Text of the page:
In the past few years, crowdfunding has become one of the most effective and popular ways for companies and individuals to raise capital over the Internet.  In fact, since Congress passed Title II of the JOBS Act in September 2013, one of the industries that’s benefited the most from crowdfunding has been the real estate industry.  These provisions, which allowed for debt and equity crowdfunding to become a legal and viable option, have spawned a new method for real estate investors and sponsors to raise capital for their projects, without having to rely on their local banks and hard money lenders for financing.

The genius of the real estate crowdfunding model is in its simplicity.  Typically, in a real estate crowdfunding scenario, a developer of a property brings a deal to the table by submitting the details of their project to a platform.  The project is then vetted by the platform to make sure the investment is a sound and lucrative venture.  After the platform has conducted their due diligence they will then host the project on their site, giving investors the opportunity to contribute funds towards that particular loan.  As the project moves towards completion, the Borrower pays down their loan with interest while the contributors receive dividend distributions as a return on their principal investment.  The exit strategy for the Borrower depends on what type of project they’re working on.  Regardless, the peer to peer lending process is fairly simple for all parties involved and everyone is able to benefit from the experience if all goes as planned.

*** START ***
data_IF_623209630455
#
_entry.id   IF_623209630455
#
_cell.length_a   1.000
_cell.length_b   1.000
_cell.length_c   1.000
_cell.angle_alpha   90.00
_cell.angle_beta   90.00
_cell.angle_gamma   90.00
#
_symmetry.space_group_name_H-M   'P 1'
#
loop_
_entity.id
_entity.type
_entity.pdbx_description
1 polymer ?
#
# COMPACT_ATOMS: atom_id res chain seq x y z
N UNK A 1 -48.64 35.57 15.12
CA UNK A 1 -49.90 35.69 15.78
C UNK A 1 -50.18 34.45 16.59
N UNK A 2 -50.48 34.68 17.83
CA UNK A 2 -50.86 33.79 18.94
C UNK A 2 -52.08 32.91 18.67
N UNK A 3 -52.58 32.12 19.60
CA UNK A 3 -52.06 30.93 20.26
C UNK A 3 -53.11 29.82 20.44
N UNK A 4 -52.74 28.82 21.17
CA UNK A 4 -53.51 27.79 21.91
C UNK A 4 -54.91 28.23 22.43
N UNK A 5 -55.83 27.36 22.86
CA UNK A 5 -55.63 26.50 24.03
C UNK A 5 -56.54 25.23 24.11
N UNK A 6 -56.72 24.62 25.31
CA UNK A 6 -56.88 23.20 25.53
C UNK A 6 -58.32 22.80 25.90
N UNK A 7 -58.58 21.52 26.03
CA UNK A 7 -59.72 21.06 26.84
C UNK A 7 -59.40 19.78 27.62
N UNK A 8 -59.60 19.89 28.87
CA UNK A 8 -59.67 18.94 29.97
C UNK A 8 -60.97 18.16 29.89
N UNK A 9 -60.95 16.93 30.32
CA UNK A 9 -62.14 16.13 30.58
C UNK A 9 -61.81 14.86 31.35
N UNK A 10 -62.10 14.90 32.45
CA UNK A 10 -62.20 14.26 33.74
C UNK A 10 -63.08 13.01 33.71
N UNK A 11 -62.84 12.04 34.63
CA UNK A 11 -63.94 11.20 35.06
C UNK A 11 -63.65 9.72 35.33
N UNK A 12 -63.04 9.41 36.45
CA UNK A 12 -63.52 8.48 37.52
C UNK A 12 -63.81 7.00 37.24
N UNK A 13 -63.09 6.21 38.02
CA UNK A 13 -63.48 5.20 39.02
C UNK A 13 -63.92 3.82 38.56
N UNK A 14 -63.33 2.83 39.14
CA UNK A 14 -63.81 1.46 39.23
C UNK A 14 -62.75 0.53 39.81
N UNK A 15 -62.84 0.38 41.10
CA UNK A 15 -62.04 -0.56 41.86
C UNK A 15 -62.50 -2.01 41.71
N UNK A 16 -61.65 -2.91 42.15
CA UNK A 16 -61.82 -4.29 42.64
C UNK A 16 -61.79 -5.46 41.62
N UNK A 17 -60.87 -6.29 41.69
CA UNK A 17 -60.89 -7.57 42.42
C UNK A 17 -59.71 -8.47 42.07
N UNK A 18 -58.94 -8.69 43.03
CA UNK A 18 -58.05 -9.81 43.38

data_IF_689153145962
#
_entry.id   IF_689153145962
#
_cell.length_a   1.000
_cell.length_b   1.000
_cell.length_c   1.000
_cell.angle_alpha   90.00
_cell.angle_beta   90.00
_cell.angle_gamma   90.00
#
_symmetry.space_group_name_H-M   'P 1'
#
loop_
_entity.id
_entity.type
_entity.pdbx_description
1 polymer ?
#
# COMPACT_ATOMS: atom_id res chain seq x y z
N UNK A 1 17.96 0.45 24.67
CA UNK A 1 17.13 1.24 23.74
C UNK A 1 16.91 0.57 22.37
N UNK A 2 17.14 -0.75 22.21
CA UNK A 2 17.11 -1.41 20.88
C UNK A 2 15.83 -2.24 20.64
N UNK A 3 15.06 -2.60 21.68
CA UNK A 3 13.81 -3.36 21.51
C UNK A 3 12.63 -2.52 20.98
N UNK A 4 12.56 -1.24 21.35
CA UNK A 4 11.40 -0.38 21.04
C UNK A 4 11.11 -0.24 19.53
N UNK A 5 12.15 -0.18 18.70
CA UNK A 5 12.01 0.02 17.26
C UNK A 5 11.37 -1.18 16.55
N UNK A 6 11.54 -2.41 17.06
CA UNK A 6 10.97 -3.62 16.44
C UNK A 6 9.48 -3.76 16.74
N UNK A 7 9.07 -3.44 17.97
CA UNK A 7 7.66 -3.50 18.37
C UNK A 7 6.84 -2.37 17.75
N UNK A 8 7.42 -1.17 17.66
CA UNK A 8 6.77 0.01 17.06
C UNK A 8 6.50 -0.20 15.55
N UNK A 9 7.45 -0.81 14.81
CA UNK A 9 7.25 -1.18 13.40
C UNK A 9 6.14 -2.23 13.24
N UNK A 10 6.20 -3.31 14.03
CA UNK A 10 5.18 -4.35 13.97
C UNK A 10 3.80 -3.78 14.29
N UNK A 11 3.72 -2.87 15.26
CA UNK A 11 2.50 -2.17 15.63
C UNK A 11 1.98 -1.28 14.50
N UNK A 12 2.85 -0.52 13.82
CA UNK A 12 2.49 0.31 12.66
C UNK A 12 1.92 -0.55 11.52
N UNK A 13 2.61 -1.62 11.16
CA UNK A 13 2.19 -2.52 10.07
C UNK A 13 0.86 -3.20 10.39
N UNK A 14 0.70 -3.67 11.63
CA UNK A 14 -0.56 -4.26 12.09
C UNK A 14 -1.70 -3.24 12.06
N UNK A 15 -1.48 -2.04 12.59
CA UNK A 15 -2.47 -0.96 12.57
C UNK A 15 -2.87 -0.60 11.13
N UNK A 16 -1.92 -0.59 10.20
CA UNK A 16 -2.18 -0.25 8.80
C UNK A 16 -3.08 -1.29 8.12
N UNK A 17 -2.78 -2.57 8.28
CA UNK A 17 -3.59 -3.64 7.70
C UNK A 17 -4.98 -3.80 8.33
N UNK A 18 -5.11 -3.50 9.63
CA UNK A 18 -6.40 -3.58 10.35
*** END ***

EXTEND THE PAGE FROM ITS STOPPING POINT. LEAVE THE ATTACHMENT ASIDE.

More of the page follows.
Ultimately, Patch of Land’s real estate crowdfunding platform bridges the gap between traditional and hard money lenders by combining the best elements from each.  This concept provides a fast and reliable solution for real estate investors looking to borrow funds and raise capital for their projects in an easy and repeatable way.  Here are just some of the benefits of getting a peer to peer loan through Patch of Land: